The average daily number of new COVID-19 cases in the US is nearing 200,000, with 1 million new cases being recorded in only five days and fear is rising that a critical shortage of hospital beds and staff is looming.
In only 5 days, the US saw 1 million new cases of COVID-19 recorded. On Sunday, the US recorded 218,576 new cases and 2,918 new deaths, according to worldometers.info.
On Saturday, the US saw 206,073 new cases in 2873 deaths. As of 8 AM ET on Monday, the US had already recorded 80,612 new cases and 963 new deaths.
As of Sunday, December 6, 101,487 Americans were hospitalized with COVID-19. The number of coronavirus cases are rising in 31 states and hospitalizations are rising in 35 states over the past fourteen days, according to COVIDtracking.com. Accordingly, the number of deaths is also rising in 35 states.
California is leading in the highest number of daily cases, with 30,075 reported on Sunday, Texas is second, followed by Arizona. California is also leaving in the number of currently hospitalized COVID-19 patients with 10,624 as of Sunday, followed by Texas and Arizona.
The biggest concern is that the number of coronavirus cases will outpace hospital capacity.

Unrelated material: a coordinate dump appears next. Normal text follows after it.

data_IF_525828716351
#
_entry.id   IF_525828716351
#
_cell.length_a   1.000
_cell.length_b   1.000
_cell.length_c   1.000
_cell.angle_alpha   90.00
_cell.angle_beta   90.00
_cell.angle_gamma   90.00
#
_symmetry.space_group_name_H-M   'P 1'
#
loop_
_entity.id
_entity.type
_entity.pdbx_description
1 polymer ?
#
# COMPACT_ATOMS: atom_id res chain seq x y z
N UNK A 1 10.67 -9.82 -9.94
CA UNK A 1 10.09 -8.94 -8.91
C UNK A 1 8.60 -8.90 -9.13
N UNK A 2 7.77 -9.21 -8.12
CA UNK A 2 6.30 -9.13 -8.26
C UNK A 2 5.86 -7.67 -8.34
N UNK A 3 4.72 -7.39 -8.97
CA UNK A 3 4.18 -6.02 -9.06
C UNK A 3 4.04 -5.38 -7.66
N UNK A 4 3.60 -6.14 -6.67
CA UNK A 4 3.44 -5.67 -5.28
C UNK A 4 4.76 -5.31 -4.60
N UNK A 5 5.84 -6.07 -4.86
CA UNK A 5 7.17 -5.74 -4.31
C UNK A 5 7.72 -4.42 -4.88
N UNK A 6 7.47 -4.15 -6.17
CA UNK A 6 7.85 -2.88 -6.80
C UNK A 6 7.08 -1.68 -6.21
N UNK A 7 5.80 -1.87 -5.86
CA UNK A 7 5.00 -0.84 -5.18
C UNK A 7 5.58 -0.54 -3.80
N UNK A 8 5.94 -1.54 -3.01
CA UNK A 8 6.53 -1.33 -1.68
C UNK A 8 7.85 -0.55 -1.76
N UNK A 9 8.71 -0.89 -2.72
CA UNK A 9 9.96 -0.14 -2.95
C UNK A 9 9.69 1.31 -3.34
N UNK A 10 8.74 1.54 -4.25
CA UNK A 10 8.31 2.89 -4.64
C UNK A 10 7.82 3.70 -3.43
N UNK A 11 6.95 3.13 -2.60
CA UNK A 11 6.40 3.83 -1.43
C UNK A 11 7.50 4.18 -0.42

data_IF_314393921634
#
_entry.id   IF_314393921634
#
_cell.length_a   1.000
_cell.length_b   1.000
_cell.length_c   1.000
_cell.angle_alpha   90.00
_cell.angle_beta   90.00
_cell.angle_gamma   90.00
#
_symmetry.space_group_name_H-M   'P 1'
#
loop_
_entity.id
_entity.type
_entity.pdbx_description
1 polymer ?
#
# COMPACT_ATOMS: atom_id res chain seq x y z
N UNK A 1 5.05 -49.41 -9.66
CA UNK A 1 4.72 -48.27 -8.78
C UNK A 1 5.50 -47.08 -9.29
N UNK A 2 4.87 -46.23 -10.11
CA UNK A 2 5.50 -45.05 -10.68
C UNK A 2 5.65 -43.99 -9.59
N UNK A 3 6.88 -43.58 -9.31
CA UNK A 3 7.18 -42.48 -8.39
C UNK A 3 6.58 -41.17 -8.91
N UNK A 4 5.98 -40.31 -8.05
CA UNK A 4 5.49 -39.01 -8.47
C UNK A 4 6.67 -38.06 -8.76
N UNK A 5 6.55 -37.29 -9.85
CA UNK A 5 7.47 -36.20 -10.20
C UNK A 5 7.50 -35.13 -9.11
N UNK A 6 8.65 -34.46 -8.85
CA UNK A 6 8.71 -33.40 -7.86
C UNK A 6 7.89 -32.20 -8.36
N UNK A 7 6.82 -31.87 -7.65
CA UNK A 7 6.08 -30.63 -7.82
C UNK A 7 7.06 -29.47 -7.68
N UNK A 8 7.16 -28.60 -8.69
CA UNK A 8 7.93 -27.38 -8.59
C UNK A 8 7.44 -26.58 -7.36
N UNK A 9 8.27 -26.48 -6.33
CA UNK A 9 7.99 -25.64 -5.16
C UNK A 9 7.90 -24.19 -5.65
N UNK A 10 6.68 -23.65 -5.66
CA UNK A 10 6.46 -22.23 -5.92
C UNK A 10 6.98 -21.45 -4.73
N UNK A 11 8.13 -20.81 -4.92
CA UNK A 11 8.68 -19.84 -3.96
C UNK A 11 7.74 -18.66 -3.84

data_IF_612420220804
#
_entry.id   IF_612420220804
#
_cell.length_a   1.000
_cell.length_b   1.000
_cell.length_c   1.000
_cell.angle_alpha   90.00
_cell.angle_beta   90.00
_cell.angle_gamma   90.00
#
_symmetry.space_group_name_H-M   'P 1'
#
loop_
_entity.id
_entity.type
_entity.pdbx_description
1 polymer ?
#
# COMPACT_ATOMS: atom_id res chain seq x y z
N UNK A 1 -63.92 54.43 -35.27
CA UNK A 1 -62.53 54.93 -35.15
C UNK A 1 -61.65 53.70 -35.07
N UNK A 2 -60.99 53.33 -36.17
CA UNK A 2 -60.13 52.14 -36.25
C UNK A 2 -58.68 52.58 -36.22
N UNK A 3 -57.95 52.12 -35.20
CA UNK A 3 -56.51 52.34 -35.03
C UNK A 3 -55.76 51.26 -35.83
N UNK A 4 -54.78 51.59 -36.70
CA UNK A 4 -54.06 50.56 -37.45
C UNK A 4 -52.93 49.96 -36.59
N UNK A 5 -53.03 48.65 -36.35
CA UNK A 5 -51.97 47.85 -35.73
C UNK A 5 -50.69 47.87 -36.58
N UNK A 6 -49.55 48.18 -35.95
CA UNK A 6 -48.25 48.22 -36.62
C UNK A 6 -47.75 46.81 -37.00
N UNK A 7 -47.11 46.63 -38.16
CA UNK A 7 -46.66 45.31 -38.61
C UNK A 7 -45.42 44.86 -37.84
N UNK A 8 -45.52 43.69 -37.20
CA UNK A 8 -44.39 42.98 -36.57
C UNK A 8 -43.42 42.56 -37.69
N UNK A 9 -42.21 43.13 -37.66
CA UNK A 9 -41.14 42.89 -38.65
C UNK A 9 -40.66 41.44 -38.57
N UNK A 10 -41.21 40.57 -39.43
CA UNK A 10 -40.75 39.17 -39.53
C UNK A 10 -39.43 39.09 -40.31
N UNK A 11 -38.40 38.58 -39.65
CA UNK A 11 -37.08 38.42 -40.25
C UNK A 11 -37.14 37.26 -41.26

Some hospitals are being pushed close to the breaking point, and concern is that, and certain hotspots around the country, facilities there will be a critical shortage of patient beds and staff.
According to experts a combination of “behavior and cold-weather” are behind the rapidly increasing spike in new coronavirus cases.
“People are going indoors, they’re not minding the three W’s,” Alex Azar, Health and Human Services secretary, said during an interview with Fox on Sunday. “Our advice is always the same. Wash your hands, watch your distance, wear face coverings.”
White House coronavirus task force coordinator, Dr. Deborah Birx expressed frustration during an interview with NBC on Sunday, the Daily Mail reported.
“Right now, across the Sunbelt, we have governors and mayors who have cases equivalent to what they had in the summertime yet aren’t putting in the same policies and mitigations that they put in the summer, that they now change the course of this pandemic across the South,” Birx said.
“So it is frustrating because not only do we know what works, governors and mayors use those tools to stem the tide in the spring and the summer.”